...and we use it through composition:

classdef Star < CelestialBody & RoundedBody

properties(Dependent)
end

properties(Access=private)
SphereDelegate = Sphere;
end

methods
end
end

end
end
end



As you can see Star now exhibits RoundedBody behavior with a Sphere implementation. It is important to note the use of the Dependent property. For efficiency and maintainability reasons, we want there to be only one truth as to what the Radius is. Dependent properties allow this because there is no storage allocated for them, but they still behave like properties from the user's point of view. When user accesses or modifies them, MATLAB dispatches to the getter or setter, respectively. This is similar to getProperty or setProperty methods in a traditional OO language like C++ or Java® because the caller of C++/Java style get/set method wrappers doesn't know anything about the implementation. The caller does not know whether the getter is just accessing an allocated property of the instance, whether it is calculating it on the fly each time, or whether it is using a collaborator as we have done here. In this case the setter and getter delegate to the private SphereDelegate property. The user of the Star is none the wiser, and yet we have allowed code reuse of the Sphere code. Using Dependent properties for this operation in MATLAB as opposed to writing C++ or Java style set/get methods is very important because it allows powerful MATLAB indexing and vectorized operations on the property.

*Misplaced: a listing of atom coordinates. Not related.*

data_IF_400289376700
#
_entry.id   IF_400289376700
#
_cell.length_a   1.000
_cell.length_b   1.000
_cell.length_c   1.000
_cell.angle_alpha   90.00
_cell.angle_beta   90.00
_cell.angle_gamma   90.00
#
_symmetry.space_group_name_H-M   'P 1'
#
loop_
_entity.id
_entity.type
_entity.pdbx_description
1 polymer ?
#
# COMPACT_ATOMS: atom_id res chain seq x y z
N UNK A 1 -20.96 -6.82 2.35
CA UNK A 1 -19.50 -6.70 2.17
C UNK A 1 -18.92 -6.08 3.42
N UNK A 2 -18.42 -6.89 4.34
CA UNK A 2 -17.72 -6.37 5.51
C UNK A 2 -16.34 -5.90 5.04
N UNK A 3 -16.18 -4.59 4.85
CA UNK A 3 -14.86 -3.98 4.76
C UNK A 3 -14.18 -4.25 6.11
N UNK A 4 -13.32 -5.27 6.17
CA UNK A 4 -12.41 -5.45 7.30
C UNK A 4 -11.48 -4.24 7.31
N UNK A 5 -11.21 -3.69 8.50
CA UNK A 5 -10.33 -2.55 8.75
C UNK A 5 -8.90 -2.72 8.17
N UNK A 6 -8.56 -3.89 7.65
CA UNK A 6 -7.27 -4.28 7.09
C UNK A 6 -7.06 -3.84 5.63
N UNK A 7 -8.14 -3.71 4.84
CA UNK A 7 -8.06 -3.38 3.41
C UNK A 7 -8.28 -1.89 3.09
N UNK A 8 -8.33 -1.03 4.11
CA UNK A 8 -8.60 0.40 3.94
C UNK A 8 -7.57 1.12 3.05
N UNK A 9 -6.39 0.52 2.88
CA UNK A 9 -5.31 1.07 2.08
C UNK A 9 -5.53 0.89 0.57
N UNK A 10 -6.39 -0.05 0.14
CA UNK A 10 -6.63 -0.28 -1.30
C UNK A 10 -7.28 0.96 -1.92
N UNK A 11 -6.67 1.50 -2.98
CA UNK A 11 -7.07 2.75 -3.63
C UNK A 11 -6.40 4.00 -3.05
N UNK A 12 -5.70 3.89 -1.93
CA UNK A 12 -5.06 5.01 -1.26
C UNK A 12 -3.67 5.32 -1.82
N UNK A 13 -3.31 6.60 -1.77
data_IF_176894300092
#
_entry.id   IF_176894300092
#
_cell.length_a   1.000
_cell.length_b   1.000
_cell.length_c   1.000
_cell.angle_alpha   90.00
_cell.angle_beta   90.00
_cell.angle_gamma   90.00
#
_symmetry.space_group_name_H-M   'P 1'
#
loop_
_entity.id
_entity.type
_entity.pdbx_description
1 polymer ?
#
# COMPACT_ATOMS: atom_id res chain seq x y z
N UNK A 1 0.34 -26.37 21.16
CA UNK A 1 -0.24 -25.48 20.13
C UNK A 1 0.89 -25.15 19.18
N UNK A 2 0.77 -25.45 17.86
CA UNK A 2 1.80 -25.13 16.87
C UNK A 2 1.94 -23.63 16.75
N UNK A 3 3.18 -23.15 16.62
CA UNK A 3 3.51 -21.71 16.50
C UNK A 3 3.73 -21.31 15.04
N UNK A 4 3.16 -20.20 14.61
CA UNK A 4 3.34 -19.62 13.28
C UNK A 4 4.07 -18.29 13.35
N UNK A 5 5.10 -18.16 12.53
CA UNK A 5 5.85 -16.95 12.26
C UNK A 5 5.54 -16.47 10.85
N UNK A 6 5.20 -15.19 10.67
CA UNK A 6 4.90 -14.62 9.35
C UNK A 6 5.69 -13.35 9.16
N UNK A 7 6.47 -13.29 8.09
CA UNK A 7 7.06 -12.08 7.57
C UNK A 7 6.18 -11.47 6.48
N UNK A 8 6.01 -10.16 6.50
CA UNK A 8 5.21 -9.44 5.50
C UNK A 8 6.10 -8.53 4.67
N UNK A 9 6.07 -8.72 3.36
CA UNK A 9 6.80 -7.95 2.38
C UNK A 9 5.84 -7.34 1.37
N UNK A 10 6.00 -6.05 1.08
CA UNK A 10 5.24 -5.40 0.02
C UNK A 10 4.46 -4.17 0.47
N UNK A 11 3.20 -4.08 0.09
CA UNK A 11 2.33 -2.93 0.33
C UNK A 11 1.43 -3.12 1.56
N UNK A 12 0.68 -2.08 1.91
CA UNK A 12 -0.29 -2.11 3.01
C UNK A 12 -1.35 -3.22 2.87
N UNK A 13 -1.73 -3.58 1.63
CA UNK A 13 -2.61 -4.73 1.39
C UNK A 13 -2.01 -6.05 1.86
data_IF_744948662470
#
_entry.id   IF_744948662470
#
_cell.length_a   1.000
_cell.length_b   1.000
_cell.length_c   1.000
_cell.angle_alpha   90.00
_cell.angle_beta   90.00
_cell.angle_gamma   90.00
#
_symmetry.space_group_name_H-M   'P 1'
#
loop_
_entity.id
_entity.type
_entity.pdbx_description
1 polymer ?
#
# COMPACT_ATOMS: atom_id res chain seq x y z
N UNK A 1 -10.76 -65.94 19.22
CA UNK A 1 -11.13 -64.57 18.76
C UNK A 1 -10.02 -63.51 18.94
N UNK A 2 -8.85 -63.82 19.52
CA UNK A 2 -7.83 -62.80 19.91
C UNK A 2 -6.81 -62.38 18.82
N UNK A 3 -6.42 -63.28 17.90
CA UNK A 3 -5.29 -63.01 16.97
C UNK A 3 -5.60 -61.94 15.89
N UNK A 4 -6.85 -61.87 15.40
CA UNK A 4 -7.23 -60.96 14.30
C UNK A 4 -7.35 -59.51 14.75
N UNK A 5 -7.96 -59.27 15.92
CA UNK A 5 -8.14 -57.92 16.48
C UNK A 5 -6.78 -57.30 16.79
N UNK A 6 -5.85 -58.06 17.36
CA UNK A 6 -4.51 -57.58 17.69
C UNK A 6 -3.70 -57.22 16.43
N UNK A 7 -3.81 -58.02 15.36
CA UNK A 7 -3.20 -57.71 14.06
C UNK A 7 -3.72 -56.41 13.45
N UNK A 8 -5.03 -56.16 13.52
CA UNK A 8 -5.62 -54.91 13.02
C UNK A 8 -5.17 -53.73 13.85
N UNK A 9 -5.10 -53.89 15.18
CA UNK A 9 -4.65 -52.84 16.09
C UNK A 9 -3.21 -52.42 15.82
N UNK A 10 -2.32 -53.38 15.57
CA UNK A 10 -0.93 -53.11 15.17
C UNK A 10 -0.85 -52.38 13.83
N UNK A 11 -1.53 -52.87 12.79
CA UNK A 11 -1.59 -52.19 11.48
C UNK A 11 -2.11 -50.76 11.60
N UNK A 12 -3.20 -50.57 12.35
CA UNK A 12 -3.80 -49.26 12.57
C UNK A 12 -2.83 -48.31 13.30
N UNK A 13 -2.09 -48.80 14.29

Here are a few more of our celestial modeling classes under the approach:

classdef Planet < CelestialBody & RoundedBody

properties
Moons
end

properties(Dependent)
end

properties(Access=private)
SphereDelegate = Sphere;
end

methods
end
end
end
end

classdef Moon < CelestialBody & RoundedBody

properties
HostPlanet
end

properties(Dependent)
end

properties(Access=private)
SphereDelegate = Sphere;
end

methods
end
end
end
end

classdef Asteroid < CelestialBody

properties
Shape
end

end



These classes together form the following structure:

As you can see this approach does lead to a bit more boiler plate code. Performing this delegation from a code writing perspective is not entirely free, although the extra code you do have to write is simple and not likely to contain bugs.